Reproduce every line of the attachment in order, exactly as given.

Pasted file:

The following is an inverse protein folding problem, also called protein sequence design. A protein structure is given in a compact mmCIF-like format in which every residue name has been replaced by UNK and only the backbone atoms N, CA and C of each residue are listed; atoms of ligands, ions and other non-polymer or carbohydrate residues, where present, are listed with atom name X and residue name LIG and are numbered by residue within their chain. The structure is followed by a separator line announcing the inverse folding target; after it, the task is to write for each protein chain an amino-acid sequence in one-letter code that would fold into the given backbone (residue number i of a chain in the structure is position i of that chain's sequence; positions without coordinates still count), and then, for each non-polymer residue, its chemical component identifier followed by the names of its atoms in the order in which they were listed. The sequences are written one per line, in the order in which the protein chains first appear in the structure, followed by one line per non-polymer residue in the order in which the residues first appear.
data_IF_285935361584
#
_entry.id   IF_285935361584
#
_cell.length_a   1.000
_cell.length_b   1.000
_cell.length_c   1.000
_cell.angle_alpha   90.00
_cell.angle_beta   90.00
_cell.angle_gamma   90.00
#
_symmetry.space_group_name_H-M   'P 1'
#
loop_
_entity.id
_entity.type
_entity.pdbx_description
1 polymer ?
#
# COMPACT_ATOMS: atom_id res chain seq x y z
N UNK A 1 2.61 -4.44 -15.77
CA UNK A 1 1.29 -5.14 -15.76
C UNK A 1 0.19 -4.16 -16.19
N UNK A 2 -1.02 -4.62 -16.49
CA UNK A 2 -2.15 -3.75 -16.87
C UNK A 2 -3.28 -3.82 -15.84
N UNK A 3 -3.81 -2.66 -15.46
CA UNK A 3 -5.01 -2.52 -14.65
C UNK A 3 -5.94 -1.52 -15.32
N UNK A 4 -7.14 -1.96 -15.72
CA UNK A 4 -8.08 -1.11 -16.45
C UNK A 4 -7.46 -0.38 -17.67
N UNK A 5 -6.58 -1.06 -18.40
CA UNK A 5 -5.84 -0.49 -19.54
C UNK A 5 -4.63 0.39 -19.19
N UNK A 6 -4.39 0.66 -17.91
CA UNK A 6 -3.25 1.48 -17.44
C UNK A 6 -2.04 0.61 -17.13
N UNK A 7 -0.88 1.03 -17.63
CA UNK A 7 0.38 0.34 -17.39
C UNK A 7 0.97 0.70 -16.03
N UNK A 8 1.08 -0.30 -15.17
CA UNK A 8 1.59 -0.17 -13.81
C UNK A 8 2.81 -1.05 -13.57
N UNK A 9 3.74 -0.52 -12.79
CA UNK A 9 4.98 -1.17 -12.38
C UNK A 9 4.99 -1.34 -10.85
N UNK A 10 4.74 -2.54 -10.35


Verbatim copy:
The following is an inverse protein folding problem, also called protein sequence design. A protein structure is given in a compact mmCIF-like format in which every residue name has been replaced by UNK and only the backbone atoms N, CA and C of each residue are listed; atoms of ligands, ions and other non-polymer or carbohydrate residues, where present, are listed with atom name X and residue name LIG and are numbered by residue within their chain. The structure is followed by a separator line announcing the inverse folding target; after it, the task is to write for each protein chain an amino-acid sequence in one-letter code that would fold into the given backbone (residue number i of a chain in the structure is position i of that chain's sequence; positions without coordinates still count), and then, for each non-polymer residue, its chemical component identifier followed by the names of its atoms in the order in which they were listed. The sequences are written one per line, in the order in which the protein chains first appear in the structure, followed by one line per non-polymer residue in the order in which the residues first appear.
data_IF_285935361584
#
_entry.id   IF_285935361584
#
_cell.length_a   1.000
_cell.length_b   1.000
_cell.length_c   1.000
_cell.angle_alpha   90.00
_cell.angle_beta   90.00
_cell.angle_gamma   90.00
#
_symmetry.space_group_name_H-M   'P 1'
#
loop_
_entity.id
_entity.type
_entity.pdbx_description
1 polymer ?
#
# COMPACT_ATOMS: atom_id res chain seq x y z
N UNK A 1 2.61 -4.44 -15.77
CA UNK A 1 1.29 -5.14 -15.76
C UNK A 1 0.19 -4.16 -16.19
N UNK A 2 -1.02 -4.62 -16.49
CA UNK A 2 -2.15 -3.75 -16.87
C UNK A 2 -3.28 -3.82 -15.84
N UNK A 3 -3.81 -2.66 -15.46
CA UNK A 3 -5.01 -2.52 -14.65
C UNK A 3 -5.94 -1.52 -15.32
N UNK A 4 -7.14 -1.96 -15.72
CA UNK A 4 -8.08 -1.11 -16.45
C UNK A 4 -7.46 -0.38 -17.67
N UNK A 5 -6.58 -1.06 -18.40
CA UNK A 5 -5.84 -0.49 -19.54
C UNK A 5 -4.63 0.39 -19.19
N UNK A 6 -4.39 0.66 -17.91
CA UNK A 6 -3.25 1.48 -17.44
C UNK A 6 -2.04 0.61 -17.13
N UNK A 7 -0.88 1.03 -17.63
CA UNK A 7 0.38 0.34 -17.39
C UNK A 7 0.97 0.70 -16.03
N UNK A 8 1.08 -0.30 -15.17
CA UNK A 8 1.59 -0.17 -13.81
C UNK A 8 2.81 -1.05 -13.57
N UNK A 9 3.74 -0.52 -12.79
CA UNK A 9 4.98 -1.17 -12.38
C UNK A 9 4.99 -1.34 -10.85
N UNK A 10 4.74 -2.54 -10.35